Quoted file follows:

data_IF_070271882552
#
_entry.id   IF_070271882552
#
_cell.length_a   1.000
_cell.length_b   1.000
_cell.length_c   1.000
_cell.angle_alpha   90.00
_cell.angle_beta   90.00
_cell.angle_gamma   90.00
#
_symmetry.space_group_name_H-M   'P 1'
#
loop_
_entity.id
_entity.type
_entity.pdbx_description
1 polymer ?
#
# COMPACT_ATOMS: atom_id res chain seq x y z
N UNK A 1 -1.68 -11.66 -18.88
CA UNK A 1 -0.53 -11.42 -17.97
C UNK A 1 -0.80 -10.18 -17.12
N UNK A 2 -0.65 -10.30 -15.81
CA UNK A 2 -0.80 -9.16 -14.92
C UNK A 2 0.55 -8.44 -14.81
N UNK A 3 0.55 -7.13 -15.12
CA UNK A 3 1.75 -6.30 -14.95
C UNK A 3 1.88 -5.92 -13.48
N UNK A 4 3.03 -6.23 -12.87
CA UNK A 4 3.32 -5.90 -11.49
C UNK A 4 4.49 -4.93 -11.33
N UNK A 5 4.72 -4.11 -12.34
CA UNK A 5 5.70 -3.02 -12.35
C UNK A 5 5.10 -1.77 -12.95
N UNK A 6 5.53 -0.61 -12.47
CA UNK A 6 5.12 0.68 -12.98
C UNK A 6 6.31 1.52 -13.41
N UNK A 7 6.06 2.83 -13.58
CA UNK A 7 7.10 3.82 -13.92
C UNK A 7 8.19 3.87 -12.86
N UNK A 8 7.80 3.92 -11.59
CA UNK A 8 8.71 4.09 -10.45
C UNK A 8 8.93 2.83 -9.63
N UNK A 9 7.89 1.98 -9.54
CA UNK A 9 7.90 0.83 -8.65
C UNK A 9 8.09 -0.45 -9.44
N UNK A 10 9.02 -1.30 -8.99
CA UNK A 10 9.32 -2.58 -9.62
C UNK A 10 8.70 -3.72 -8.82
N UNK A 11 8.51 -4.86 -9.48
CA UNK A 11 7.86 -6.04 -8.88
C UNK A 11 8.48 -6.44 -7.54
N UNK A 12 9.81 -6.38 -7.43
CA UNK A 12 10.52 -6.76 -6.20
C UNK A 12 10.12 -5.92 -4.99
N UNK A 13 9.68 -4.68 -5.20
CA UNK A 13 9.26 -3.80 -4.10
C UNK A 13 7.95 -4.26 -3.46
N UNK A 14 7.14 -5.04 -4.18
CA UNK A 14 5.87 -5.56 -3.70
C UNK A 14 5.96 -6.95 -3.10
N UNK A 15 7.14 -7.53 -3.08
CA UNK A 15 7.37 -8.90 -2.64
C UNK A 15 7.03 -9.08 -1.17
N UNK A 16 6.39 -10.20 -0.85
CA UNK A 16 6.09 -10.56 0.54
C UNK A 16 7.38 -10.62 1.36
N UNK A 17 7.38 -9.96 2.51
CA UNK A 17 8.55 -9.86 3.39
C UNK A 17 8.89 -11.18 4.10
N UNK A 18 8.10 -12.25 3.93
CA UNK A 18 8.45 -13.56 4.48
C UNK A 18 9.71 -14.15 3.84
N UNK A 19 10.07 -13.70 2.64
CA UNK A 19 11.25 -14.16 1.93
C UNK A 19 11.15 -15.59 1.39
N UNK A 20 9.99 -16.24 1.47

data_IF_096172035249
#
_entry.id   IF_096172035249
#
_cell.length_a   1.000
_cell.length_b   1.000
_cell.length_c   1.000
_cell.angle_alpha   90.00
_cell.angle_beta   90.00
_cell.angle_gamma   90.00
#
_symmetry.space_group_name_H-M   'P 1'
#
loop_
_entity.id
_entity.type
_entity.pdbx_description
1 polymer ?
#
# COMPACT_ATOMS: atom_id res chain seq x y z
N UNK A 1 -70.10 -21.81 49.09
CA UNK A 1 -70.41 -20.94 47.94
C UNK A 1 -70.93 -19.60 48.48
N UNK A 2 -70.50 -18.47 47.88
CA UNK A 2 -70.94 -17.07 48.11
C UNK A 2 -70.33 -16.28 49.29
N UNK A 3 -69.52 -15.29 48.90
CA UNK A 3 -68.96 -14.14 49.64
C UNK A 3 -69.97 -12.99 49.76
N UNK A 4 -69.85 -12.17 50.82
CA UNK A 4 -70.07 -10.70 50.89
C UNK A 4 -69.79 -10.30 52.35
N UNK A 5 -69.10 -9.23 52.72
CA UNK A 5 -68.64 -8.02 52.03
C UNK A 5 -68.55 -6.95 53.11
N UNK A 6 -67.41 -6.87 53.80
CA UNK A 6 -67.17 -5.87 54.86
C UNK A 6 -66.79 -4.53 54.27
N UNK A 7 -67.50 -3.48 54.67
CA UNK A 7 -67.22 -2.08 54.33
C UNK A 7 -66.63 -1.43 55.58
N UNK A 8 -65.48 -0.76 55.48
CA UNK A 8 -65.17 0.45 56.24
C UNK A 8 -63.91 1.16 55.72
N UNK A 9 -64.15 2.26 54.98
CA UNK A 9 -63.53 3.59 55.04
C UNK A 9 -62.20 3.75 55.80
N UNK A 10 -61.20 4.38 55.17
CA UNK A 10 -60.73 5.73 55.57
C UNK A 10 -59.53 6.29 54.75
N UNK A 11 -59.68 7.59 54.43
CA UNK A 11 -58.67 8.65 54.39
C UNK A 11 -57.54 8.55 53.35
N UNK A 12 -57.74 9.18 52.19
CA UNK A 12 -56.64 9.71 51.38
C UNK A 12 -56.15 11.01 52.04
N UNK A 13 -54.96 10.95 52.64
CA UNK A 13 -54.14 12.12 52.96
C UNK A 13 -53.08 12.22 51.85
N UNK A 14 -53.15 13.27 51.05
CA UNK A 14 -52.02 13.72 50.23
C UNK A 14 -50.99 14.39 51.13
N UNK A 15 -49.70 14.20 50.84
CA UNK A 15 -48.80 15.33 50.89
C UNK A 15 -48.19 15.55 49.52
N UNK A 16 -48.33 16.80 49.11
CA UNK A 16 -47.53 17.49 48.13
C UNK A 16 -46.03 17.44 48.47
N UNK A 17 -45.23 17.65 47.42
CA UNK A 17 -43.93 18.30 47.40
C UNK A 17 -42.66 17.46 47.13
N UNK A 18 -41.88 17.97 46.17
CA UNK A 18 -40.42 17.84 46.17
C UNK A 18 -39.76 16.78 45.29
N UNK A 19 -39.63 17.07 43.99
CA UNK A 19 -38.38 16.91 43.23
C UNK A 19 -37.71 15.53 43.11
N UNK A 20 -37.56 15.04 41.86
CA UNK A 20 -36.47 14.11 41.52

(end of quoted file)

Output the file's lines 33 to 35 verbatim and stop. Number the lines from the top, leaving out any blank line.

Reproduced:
N UNK A 5 4.72 -4.11 -12.34
CA UNK A 5 5.70 -3.02 -12.35
C UNK A 5 5.10 -1.77 -12.95